What happens to the idea of the manuscript now? Should we be worried, I ask a representative of the PDH? Ought we all to be saving and printing our drafts as we go, just in case that little man from the Library should one day call? Is this a paradigm shift? Is this the future? Is there money to be made in places we nearly went?

My emails are re-routed. The server is down. Or something like that.

Some say it all started with the typewriter. I believe the Heideggerians began this fingerpointing, but I am not sure. It was the typewriter that directed written language away from the body, the hand, away from the ME! ME! to the reproducible discretion of the SHE/HE, left to tap away peripatetically under artificial light, like neurotic battery hens. Around this time, some say, writing became a terrifying prospect. Kafka felt it, (and hence the letter K). Nietzsche felt it before him. Eventually all the big guys got it bad.

(I realised the other day that I wanted to buy a typewriter. ‘Why?’ was the incredulous response. Who ever thought we’d get nostalgic about typewriters? Remember the old IBM Golfball? The speedy Kthunk. Sigh.)

At last it is my turn. I sit down and study the illuminated square in front of me, thinking about all those monks who worked on the first letters of manuscripts. I think about solitude. About writing. About reading. Turning back the pages, I think about the time that it used to be just me, my book and my (moving left to right from age 7 to the present) banana, cold milk, chocolate, coffee, cigarette, chocolate, tea, chocolate, and finally, herbal tea. I have renounced the lot. But have I renounced the intimate relation of the body with reading, writing, and thinking? Am I finally, once and for all, a severed head? (Of course, all this giving up and renunciation are merely a rhetorical ploy, the flip side of my addiction-simulation above). My mother is worried. My eyes, RSI, radons, microns, veiled dangers emanating from behind the screen. Don’t worry, I tell her, reaching for a raw carrot. It gives me something to do with my hands. I hold the little mouse tight. I click. It is a voyage of sorts.

Textual islands rise up here and there, archipelagos of quotations, aphorisms, fragments, and we sail from one to the other, trying to connect the dots, to get something sweet to eat, to make love in the shade. That is what I am doing here and now; hopping from island to island, lily-pad to lily-pad, oasis to oasis, enclave to enclave. I am anachronistic, but what counts is, I am quick.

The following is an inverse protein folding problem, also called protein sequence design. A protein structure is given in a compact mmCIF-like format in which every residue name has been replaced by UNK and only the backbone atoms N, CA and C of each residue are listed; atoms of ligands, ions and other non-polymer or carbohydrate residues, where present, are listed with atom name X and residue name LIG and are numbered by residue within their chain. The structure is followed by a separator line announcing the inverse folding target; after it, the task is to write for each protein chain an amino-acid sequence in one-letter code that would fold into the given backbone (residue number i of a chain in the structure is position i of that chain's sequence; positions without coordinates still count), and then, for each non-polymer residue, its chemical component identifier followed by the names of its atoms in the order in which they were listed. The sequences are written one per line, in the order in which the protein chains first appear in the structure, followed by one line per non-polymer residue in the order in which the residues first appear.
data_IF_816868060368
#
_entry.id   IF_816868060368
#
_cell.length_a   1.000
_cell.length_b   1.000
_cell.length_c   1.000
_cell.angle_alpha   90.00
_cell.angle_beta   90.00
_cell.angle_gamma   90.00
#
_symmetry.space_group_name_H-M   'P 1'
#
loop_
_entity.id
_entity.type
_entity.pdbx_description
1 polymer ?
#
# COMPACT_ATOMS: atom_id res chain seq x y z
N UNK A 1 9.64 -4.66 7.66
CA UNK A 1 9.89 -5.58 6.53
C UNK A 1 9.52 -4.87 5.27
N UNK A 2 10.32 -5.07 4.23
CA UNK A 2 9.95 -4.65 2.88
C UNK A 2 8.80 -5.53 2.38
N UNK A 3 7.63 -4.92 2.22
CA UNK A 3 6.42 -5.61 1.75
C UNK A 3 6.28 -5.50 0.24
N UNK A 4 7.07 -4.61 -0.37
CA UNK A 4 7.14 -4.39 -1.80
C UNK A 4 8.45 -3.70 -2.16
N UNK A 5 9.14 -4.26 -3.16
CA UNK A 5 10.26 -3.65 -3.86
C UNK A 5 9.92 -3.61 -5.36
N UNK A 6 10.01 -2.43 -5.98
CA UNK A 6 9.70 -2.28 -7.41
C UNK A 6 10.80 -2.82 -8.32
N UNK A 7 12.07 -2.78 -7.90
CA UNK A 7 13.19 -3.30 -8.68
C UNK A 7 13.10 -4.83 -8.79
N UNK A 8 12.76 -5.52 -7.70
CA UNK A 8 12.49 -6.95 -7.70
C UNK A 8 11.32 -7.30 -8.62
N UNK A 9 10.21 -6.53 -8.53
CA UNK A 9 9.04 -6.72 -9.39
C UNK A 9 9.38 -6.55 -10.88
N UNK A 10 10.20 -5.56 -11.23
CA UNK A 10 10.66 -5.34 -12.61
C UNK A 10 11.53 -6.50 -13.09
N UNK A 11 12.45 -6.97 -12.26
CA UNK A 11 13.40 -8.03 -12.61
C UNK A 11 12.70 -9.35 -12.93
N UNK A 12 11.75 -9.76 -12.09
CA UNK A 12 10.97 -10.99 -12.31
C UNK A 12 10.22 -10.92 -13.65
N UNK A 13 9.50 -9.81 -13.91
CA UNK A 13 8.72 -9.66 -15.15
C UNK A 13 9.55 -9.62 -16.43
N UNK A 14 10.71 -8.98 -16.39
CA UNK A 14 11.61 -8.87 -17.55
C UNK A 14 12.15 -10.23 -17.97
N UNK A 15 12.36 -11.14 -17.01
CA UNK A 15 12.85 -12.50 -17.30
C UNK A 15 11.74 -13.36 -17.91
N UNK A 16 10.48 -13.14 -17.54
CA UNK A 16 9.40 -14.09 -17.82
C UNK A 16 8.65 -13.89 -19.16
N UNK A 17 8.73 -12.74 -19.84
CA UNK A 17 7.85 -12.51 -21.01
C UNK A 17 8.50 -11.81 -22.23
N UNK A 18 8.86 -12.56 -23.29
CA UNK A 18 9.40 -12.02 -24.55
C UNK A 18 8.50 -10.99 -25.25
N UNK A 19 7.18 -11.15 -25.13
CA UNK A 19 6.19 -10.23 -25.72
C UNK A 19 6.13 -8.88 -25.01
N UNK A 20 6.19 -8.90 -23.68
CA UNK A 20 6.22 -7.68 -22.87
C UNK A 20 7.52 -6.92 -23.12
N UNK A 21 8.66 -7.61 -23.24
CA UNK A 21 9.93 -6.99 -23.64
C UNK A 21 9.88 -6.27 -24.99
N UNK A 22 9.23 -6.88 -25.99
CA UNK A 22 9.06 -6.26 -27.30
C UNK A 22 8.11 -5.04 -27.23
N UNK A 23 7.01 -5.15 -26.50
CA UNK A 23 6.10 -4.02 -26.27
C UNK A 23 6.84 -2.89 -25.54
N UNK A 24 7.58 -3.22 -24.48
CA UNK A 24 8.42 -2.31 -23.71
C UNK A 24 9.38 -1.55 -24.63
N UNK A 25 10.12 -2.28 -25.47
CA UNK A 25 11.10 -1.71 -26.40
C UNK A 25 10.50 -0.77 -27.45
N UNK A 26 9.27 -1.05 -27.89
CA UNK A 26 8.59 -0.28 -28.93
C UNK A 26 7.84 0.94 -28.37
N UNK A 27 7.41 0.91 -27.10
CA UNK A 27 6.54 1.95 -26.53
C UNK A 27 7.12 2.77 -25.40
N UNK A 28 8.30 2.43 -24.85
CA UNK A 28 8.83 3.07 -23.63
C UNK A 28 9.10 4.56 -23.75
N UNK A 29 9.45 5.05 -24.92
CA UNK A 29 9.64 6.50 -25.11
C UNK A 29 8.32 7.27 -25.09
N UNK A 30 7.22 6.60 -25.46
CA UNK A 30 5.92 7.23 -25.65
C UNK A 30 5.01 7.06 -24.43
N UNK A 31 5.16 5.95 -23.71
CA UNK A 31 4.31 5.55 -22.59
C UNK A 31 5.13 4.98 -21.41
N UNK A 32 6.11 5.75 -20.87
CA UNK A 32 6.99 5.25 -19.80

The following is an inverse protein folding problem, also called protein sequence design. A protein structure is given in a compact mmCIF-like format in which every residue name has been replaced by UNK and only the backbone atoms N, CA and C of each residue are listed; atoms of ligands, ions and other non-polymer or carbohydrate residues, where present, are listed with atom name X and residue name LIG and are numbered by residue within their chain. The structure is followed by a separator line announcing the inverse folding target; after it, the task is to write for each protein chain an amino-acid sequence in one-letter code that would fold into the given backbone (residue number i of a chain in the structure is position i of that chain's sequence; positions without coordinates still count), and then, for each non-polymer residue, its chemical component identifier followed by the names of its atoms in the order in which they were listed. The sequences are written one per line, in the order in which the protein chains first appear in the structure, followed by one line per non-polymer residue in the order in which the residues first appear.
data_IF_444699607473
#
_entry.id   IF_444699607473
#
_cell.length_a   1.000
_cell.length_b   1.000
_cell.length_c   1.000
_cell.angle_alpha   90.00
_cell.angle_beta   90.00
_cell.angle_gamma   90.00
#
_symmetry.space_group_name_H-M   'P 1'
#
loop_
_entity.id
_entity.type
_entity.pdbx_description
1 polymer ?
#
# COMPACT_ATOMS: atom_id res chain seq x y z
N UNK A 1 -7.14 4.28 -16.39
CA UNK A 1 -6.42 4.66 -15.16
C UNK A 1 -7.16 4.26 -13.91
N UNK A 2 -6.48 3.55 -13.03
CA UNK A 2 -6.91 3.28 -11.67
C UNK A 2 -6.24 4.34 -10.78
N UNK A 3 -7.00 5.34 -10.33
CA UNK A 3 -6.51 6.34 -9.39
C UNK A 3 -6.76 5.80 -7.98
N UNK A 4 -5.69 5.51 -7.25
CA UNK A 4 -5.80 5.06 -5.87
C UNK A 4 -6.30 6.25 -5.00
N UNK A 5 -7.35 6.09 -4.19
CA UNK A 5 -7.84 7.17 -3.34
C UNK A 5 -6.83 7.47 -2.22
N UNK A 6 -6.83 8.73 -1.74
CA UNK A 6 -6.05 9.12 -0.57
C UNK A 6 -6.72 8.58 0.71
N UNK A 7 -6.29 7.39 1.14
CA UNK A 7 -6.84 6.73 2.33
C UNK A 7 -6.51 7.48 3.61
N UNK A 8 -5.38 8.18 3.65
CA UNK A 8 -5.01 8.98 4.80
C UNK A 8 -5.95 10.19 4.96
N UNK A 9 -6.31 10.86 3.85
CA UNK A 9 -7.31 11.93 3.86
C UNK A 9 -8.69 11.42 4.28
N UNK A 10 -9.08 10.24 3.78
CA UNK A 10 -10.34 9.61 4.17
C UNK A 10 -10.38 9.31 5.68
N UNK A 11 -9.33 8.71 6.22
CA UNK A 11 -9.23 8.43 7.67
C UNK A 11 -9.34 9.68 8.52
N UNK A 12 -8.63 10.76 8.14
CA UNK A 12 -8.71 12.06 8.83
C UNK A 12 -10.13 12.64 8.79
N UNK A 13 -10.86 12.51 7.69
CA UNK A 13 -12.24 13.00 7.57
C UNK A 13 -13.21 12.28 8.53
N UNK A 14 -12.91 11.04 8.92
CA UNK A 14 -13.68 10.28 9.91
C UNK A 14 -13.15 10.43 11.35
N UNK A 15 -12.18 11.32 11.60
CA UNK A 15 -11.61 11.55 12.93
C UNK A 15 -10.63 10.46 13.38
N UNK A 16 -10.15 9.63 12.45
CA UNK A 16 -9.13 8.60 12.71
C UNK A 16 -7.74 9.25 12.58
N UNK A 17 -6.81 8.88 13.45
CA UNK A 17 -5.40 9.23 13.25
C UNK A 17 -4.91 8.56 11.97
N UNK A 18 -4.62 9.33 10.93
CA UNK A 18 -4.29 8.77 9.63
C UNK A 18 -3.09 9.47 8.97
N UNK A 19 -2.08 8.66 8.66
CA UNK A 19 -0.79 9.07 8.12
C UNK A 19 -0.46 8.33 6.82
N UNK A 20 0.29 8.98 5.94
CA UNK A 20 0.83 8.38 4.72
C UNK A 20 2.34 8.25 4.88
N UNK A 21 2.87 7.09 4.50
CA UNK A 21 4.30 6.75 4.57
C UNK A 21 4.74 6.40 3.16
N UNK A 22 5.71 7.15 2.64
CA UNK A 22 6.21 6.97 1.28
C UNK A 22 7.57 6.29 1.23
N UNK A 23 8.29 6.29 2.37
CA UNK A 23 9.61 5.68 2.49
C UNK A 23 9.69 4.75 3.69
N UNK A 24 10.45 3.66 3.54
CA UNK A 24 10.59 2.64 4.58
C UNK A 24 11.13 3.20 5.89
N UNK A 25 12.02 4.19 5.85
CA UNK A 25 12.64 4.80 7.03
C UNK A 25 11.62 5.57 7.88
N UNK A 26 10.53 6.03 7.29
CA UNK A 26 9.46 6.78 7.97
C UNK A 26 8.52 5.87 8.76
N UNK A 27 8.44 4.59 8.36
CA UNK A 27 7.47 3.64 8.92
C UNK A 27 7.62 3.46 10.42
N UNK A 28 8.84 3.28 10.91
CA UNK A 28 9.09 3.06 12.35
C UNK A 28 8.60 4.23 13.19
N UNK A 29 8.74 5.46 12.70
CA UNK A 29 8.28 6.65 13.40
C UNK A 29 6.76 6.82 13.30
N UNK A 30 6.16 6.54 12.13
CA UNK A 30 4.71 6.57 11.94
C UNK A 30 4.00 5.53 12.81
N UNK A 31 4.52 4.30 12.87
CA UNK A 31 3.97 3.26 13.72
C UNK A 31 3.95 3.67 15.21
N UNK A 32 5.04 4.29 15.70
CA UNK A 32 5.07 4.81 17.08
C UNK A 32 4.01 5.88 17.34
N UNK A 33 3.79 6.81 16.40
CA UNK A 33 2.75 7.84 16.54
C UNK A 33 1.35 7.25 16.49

Istvan Csicsery-Ronay, “Notes on Mutopia” (Postmodern Culture 8:1 http://muse.jhu.edu.journals/post [expired]…but only if a university near you subscribes, I believe.)

I read on. “What matters now is not the straightness and purity of connection, but how many things something can be connected to.” Questions linger. Is the ideal world one in which everything is connected? Is this choice? Or the definition of paranoia? Remember the military-industrial-psycho-medico-multinational-corporate-arts-complex? Is this what we want? Is this what we are getting? Why are all the articles I read online from East Coast American Universities?

I keep my mouth shut while the battles are replayed on the listserv. The Prophets of Doom vs the Angels of Rapture. Mea culpa, I say, one hand on the mouse, the other on the cat, I am just a beginner. I feel like a sneak, a voyeur. I recognise in my inordinate fear of exposure the working of power.

I worry that the PDH has weakened their case, fetishised the footstep in the sand, instead of worrying a little bit more about whose boot was on whose foot. And what about this Hypertext Aesthetic? How come hypertext seems to be the realisation of every theoretical dream of poststructuralism, postmodernism, deconstruction, and now even post-colonialism (see Jaishree K. Odin, “The Edge of Difference: Negotiations between the Hypertextual and the Postcolonial”, Modern Fiction Studies Vol. 43, No. 3 Fall 98). How can it be democratic, reader-driven and avant-garde as well? Have I overlooked something?

Outside, the queue is getting longer. The crowd is getting restless. I look forward to your response and could you hurry, please. People are waiting.

Sincerely,
Josephine Wilson

RealTime issue #26 Aug-Sept 1998 pg. 22

© Josephine Wilson; for permission to reproduce apply to realtime@realtimearts.net

1 August 1998